Jefferson thought of Gawker as incredibly liberating. “You could be what you wanted to be there, do what you wanted to do,” he says. “I really liked that job.” It didn’t hurt, he notes, that it allowed his parents to see him as having a “real” job. “They could actually point to my work and say ‘this is what my son does,’” he tells me. One fateful day, he wrote a piece that attracted the notice of a TV showrunner named Mike O’Malley, who reached out and invited Jefferson to write for the series he was working on. It was a chance to do something completely different.

* * * * * 

Jefferson cites James Baldwin and Joan Didion as two of his literary heroes. “I’ve always really loved their writing not just because of their writing — I enjoyed and appreciated their careers because what it meant to be a writer, to them, was very broad,” he says. “People don’t know this, but the original script for Spike Lee’s Malcolm X was written by James Baldwin. Baldwin would write a screenplay, then he’d write a book of essays, then a piece of journalism, then a novel. What it meant to be a writer was very big. Same with Joan Didion. Writers nowadays, younger writers maybe, are like, ‘I’m a sports reporter, that’s my job,’ or ‘I’m a music blogger, that’s my job.’ I was always like, ‘I’m just a writer, and I want to utilize that skill set in as many ways as possible.’”

For that reason, the TV offer was exciting, but Jefferson wasn’t sure about it. The gig was only 13 weeks and paid less than Gawker. There was no guarantee of a second season. “Nowadays I know I should’ve just leapt at the opportunity,” he says, but he didn’t say yes until he talked to his friend Jermaine Johnson (who is now his manager). “He was like, ‘Nobody cold-calls you to write for TV, you have to take that job, that’s never going to happen again.’”

The show was Survivor’s Remorse, a Starz comedy-drama about a basketball star and his family, produced by LeBron James. Jefferson earned a “story by” credit on the third episode. The well-received series would end up spanning four seasons, but Jefferson’s contract was completed after the first. Then he discovered the stress of making your second move in Hollywood.

“I had that first show and was like, ‘Oh, this is great, it’s gonna be smooth sailing from here on out because I’ve got a show under my belt,’” he recalls. “But it was just not that. Months and months and months of just general meetings. I call it the couch-and-water-bottle tour. I just drove around Burbank to new offices, and they’d make me sit on a couch and give me water. And just say, like, ‘Who are you, describe your life to us’ and stuff. And I did that. It was kind of demoralizing.”

It was such a rocky period, Jefferson says, that after six or seven months, he thought about giving up and going back to reporting. “I was good at my job, and I liked the work, and by the time that I left journalism full-time, editors were coming to me and asking me to do stuff,” he says. “Having to go to all these meetings and dance for your dinner all over again, ‘Here’s who I am, this is why you should like me, and I think that I’m good,’ you know, it’s a little humbling.” With no money coming in, he’d started eating into his savings. He’d turned down full-time work in media. At his “breaking point,” he emailed his manager, writing that his parents couldn’t support him while he chased this dream, so he was thinking of throwing in the towel. His manager said to give it another two months.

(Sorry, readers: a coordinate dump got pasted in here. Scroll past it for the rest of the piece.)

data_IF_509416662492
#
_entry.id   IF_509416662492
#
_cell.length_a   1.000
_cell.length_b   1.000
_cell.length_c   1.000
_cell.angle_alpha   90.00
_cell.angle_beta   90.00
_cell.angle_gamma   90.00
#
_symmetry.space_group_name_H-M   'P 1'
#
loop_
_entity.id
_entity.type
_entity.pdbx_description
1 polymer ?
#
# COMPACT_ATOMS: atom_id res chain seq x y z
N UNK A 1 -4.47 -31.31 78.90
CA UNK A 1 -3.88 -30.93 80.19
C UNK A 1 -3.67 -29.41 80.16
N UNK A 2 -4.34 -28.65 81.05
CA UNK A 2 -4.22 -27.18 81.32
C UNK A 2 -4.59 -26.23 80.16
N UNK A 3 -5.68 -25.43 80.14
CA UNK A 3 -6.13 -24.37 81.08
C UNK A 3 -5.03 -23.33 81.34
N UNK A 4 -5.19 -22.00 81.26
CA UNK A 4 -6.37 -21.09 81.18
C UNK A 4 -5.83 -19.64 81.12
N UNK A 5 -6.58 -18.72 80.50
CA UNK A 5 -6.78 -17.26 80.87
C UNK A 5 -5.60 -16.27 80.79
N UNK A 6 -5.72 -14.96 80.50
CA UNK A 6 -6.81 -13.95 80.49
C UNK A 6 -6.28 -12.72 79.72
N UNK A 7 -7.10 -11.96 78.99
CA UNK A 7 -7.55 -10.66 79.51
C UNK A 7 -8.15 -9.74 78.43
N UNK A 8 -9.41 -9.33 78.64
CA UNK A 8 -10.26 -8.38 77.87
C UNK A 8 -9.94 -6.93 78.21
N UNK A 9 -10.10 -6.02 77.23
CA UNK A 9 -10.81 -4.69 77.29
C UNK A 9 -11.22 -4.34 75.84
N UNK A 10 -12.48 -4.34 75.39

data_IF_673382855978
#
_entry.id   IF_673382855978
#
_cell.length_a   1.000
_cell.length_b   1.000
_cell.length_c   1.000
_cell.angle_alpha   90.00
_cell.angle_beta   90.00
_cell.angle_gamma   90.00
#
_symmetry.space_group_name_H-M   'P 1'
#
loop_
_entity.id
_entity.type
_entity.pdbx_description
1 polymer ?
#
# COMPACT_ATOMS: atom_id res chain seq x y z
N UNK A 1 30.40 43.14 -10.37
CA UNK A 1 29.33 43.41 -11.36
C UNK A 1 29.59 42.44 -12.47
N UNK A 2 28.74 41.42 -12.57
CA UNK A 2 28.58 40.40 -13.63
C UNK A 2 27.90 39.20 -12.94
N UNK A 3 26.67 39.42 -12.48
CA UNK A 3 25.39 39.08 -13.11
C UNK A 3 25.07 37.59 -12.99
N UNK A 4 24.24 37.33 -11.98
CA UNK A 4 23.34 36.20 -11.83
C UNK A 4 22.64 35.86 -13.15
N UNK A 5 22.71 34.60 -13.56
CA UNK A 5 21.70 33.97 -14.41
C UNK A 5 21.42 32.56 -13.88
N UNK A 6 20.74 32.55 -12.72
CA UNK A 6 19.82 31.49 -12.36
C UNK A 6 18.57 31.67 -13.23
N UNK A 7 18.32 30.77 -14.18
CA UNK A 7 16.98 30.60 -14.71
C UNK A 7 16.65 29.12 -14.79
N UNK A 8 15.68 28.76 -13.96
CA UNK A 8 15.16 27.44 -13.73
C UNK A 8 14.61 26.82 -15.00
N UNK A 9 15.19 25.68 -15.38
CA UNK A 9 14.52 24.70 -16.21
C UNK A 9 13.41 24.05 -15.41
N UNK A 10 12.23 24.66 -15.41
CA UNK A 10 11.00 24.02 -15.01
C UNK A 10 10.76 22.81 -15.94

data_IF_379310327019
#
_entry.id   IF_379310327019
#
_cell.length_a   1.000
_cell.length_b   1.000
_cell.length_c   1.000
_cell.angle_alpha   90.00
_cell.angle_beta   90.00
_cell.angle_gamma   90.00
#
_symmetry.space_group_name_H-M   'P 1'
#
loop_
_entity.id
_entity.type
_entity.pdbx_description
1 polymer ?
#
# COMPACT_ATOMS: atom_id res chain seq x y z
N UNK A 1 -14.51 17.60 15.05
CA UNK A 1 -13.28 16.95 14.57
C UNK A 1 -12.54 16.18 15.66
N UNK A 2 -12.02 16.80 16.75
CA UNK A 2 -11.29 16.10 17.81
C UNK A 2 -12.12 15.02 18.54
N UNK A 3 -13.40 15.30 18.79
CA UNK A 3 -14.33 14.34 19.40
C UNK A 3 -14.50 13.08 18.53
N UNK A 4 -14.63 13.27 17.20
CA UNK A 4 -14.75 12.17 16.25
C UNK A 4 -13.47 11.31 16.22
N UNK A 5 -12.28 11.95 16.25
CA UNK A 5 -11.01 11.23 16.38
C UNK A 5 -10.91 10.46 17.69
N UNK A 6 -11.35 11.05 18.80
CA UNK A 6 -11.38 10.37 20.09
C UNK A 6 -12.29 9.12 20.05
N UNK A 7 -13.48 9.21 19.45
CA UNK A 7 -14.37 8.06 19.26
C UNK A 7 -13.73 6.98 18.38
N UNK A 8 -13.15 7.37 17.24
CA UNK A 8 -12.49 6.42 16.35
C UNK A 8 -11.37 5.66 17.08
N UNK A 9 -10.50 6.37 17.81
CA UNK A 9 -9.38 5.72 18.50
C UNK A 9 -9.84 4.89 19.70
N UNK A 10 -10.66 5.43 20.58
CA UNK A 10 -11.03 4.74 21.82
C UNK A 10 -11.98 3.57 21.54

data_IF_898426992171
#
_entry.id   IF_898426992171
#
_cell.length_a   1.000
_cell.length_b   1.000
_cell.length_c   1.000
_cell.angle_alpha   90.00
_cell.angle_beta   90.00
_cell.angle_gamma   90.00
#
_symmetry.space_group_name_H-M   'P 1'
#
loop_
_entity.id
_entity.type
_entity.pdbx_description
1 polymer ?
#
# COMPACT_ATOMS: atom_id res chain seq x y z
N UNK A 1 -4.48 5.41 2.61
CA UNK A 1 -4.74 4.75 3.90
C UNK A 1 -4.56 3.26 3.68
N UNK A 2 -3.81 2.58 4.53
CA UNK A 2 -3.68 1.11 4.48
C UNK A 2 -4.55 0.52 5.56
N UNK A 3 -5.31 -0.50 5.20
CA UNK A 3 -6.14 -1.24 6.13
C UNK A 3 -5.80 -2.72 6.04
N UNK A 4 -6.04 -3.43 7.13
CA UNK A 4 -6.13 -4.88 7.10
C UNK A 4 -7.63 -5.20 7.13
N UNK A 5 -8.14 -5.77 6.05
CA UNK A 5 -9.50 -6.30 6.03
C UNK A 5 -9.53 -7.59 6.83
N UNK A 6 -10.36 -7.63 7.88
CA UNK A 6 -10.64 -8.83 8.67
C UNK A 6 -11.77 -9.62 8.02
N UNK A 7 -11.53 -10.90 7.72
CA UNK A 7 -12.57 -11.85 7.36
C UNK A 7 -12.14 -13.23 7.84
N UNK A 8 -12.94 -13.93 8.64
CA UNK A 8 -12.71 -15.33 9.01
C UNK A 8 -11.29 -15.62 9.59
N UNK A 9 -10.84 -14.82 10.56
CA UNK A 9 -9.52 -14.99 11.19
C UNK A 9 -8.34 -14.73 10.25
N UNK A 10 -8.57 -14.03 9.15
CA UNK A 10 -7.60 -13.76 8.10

Instead, the next opportunity arrived in just two weeks: He interviewed with Larry Wilmore and Rory Albanese, who were developing The Nightly Show with Larry Wilmore, a Comedy Central spin-off of The Daily Show that would take the time slot of The Colbert Report. Jefferson was the first writer they hired, and he moved to New York for the job. 

“A late-night show is great. It’s exhausting, but it’s great,” he says of his experience on the panel discussion series, which ran from 2015 to 2016, during Donald Trump’s rise in the Republican party and presidential run against Hillary Clinton. Jefferson, who hadn’t gotten a script produced for Survivor’s Remorse, now found his writing transformed into actual television every day. “That was really good for getting my sea legs under me,” he says. “There’s no time to dwell on what gets on or what doesn’t get on, you’re just constantly making stuff.” In a way, the relentless news felt like being a blogger again. “I really appreciate and love everyone who worked on that show,” he adds, “because they really did teach me how to feel comfortable writing TV in a way that I didn’t feel comfortable before. I owe a debt of gratitude to everybody there.”